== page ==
University of Alabama scientist Roy Spencer

This week in global-warming denial

Why is a questionable study from a controversial researcher overshadowing actual science?


Peter Finocchiaro
July 30, 2011 2:30AM (UTC)

July has been marked by an abundance of new evidence and arguments that point to the adverse effect of man-made climate change. But, surprisingly, it's been a controversial study from a controversial scientist that has generated the most buzz. Unsurprisingly, a slew of prominent right-leaning websites are pointing to it as proof that global warming is a hoax.

The report, by University of Alabama scientist Roy Spencer and published in the peer-reviewed journal Remote Sensing, argues that heat is actually escaping from Earth much more quickly than current climate models predicted. This assessment, if accurate, could mean that the dramatically rising temperatures that scientists currently anticipate would not ultimately occur. The hypothesis hinges, as LiveScience points out, on the idea that clouds trap heat in our atmosphere, not carbon dioxide, and there's nothing we could, or should, do to affect that.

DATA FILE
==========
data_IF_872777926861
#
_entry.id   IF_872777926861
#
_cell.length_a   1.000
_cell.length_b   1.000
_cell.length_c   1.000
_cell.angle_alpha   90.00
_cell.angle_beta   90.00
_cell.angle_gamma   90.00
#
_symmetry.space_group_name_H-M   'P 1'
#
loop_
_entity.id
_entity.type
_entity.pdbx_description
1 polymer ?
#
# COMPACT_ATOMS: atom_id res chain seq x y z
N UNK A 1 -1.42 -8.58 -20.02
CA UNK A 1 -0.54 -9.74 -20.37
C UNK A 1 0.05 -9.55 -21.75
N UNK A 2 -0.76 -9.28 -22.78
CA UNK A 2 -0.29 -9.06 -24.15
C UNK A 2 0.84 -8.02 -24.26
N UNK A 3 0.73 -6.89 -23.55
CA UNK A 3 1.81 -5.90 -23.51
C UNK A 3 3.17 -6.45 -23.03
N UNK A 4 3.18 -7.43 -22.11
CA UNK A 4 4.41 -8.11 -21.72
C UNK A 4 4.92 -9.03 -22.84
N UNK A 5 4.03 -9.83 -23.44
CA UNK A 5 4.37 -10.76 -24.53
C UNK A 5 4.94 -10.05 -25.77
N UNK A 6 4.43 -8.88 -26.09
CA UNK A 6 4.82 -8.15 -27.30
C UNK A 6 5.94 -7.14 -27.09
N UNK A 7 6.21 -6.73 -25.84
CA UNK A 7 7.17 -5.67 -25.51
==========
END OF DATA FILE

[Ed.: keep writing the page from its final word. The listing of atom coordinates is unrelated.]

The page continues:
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Of course, in the highly charged arena of global-warming politics, a study like this is catnip for climate-change deniers. Forbes columnist James Taylor sparked a furor on Wednesday when he published a piece that claimed: "New NASA data blow gaping hole in global-warming alarmism." From there, the usual suspects (e.g., Fox News, the Daily Caller, NewsMax) piled on, along with the International Business Times, the Newark Star-Ledger, the Kansas City Star and other outlets.